Effects of Combining Dexmedetomidine and Opioids for Postoperative Intravenous Patient-controlled Analgesia: A Systematic Review and Meta-analysis

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This meta-analysis evaluated the effects of opioid-dexmedetomidine (DEX) combinations for postoperative patient-controlled analgesia (PCA).

Materials and Methods:

A systematic literature search was conducted to identify randomized controlled trials comparing opioid-DEX combinations to opioid alone for intravenous PCA up to postoperative 24 hours in adult patients. Outcomes included postoperative pain intensity, opioid consumption, and adverse events.


Seven randomized controlled trials were included. Compared with opioid alone, postoperative intravenous opioid-DEX combination PCA strategies led to lower postoperative pain intensity (mean difference4 h=−0.83 [on a 0 to 10 scale], 95% confidence interval [CI]: −1.34 to −0.32, P=0.002), lower postoperative morphine-equivalent consumption (mean difference0-24 h=−16.46 mg, 95% CI: −23.65 to −9.27, P<0.00001), and lower incidence of postoperative nausea (risk ratio [RR]=0.42, 95% CI: 0.30 to 0.58, P<0.00001), vomiting (RR=0.38, 95% CI: 0.16 to 0.89, P=0.02), and pruritus (RR=0.59, 95% CI: 0.35 to 1.00, P=0.05). More patients were satisfied with PCA when opioids were combined with DEX (RR=1.14, 95% CI: 1.02 to 1.29, P=0.02).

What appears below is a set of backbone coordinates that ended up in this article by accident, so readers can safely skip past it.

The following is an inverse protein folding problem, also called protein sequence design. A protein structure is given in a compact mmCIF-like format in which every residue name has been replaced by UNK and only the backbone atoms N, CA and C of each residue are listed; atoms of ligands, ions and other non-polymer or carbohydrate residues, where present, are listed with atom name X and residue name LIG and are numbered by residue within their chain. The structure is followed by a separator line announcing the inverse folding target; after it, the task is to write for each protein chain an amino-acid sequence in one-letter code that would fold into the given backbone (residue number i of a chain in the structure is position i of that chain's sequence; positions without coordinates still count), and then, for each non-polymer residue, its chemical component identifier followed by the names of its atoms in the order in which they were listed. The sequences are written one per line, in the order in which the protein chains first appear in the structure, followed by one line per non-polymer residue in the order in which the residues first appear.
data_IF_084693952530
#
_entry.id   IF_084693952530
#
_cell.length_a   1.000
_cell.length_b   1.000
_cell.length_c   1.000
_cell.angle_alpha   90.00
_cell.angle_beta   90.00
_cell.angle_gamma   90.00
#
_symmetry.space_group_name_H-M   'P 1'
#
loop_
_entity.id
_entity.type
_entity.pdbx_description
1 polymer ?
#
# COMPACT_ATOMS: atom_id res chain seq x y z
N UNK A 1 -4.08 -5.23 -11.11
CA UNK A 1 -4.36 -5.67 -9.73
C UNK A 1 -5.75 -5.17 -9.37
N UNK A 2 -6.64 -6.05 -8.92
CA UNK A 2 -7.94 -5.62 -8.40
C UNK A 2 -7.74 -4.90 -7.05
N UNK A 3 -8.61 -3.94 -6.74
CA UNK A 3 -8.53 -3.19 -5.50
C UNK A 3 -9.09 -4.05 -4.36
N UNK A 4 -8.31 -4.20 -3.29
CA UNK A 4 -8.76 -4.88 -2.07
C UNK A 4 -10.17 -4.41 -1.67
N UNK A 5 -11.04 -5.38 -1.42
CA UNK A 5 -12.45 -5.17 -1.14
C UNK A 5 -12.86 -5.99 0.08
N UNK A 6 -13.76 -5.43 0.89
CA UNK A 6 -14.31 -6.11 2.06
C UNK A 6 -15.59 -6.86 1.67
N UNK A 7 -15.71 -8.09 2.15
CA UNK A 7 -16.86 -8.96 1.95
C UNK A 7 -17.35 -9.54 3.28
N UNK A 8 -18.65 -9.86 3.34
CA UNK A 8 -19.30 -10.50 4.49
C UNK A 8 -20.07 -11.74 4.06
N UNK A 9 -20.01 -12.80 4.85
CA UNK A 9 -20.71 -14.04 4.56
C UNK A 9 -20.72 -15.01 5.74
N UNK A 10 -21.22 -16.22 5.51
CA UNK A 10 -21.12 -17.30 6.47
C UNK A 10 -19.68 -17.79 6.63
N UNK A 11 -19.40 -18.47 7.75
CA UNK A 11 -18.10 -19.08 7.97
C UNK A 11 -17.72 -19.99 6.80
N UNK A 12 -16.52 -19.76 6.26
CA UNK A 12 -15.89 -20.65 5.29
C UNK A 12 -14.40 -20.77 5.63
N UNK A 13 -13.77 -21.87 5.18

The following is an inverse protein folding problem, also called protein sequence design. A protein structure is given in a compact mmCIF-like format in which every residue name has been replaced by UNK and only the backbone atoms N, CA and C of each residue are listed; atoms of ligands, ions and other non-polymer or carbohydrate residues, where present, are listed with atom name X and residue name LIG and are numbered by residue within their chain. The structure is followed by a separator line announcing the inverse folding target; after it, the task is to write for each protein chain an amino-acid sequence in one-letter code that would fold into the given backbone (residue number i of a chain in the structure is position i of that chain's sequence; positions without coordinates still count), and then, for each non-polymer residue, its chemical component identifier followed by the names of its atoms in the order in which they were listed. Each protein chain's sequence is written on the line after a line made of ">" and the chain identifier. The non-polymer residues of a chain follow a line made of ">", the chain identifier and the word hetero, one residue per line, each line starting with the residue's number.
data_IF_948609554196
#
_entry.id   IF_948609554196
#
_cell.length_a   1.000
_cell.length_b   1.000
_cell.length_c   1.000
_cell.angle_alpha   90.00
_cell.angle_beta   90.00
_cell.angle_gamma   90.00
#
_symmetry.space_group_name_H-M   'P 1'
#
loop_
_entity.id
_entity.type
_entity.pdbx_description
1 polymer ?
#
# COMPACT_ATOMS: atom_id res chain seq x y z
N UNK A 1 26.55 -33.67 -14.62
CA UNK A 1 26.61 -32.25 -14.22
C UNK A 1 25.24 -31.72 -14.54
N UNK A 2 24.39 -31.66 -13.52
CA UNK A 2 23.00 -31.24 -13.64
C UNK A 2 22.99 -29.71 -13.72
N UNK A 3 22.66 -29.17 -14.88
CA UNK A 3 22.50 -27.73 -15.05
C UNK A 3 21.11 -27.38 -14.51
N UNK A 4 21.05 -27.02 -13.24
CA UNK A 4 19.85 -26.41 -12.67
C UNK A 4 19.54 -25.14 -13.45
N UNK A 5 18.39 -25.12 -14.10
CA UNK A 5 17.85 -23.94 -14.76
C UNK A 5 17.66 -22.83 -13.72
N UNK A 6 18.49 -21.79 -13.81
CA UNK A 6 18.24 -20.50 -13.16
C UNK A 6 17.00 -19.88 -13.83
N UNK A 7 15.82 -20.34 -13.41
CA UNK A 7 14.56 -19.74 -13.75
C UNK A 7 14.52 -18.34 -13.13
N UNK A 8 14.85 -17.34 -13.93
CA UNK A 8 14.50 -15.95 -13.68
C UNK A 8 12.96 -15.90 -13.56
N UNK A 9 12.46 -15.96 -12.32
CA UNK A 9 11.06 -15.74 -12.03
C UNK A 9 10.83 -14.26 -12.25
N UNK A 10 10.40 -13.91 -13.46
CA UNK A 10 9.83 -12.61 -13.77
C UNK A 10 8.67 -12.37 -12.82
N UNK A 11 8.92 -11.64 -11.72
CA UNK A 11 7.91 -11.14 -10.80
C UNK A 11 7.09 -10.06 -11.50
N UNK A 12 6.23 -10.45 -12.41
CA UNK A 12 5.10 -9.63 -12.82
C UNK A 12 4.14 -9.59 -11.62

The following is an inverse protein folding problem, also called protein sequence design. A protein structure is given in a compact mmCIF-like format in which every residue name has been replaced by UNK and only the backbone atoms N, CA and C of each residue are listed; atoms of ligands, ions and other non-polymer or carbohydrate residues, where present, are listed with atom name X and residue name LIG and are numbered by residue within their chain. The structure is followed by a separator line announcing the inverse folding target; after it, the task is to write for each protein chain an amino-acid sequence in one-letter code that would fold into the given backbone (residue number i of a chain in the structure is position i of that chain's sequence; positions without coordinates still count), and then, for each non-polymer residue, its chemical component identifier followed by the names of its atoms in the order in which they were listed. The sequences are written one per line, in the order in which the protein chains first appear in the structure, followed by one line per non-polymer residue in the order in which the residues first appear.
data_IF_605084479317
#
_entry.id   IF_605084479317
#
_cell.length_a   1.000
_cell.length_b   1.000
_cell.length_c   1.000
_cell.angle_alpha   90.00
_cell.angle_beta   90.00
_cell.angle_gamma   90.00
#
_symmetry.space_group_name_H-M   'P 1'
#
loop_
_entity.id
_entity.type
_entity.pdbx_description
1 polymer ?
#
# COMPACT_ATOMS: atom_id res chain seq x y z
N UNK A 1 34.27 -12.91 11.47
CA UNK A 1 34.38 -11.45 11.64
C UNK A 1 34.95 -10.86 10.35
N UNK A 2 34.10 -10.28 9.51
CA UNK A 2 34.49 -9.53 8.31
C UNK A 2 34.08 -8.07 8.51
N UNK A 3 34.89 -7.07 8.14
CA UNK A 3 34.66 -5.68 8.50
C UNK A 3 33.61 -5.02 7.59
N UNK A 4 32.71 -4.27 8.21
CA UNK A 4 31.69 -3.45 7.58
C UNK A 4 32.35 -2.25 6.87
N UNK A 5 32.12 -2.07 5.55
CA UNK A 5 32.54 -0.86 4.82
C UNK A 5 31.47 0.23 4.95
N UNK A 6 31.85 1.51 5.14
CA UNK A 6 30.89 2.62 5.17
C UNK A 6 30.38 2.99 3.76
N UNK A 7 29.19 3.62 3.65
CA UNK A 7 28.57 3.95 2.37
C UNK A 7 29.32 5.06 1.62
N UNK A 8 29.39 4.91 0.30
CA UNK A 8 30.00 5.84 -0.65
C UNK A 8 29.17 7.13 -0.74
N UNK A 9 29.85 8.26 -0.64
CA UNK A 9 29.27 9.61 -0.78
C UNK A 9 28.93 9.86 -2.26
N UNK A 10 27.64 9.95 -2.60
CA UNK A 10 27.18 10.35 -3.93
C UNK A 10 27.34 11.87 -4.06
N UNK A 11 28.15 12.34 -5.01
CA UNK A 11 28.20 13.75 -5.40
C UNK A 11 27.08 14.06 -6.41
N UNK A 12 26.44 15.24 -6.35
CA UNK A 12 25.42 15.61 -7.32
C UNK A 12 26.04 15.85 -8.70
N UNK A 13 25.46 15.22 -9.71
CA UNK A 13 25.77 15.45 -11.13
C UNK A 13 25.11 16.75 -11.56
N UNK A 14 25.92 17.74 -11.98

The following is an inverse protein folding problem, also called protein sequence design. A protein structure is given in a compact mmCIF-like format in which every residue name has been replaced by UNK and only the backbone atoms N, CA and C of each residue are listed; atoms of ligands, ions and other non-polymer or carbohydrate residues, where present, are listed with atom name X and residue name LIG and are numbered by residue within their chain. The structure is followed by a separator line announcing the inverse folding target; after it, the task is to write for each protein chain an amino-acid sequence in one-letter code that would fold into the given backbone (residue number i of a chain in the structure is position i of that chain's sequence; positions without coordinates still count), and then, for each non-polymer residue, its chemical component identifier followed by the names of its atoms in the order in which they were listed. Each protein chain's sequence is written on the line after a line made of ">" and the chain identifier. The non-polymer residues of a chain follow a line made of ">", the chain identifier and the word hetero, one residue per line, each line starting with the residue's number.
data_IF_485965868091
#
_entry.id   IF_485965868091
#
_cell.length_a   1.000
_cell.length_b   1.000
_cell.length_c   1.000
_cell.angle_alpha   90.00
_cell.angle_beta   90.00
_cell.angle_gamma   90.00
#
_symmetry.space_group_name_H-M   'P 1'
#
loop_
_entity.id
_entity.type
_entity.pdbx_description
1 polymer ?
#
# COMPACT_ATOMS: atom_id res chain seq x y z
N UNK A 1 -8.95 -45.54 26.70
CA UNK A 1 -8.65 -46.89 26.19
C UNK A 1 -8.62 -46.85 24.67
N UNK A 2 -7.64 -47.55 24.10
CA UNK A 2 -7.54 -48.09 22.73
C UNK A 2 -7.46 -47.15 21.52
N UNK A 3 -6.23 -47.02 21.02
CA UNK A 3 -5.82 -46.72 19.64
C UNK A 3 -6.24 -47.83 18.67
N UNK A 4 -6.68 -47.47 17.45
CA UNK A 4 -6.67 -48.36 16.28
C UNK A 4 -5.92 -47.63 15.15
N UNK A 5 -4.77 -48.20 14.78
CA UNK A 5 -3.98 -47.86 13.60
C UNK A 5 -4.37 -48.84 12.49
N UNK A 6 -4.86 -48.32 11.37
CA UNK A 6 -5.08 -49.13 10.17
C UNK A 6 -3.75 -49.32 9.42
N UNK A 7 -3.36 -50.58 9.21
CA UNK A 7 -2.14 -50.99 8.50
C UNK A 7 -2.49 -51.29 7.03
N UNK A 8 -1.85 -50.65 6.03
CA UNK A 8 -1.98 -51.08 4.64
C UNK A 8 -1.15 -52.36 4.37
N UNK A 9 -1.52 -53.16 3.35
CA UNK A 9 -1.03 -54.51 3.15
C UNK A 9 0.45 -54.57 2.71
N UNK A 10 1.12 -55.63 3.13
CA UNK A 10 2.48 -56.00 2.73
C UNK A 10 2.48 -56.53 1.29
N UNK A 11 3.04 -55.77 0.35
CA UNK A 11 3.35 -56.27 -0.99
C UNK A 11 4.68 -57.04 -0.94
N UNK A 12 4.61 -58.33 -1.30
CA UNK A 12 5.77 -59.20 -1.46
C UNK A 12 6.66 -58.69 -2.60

These data suggest that an opioid-DEX combination is a safe and effective strategy for postoperative intravenous PCA.

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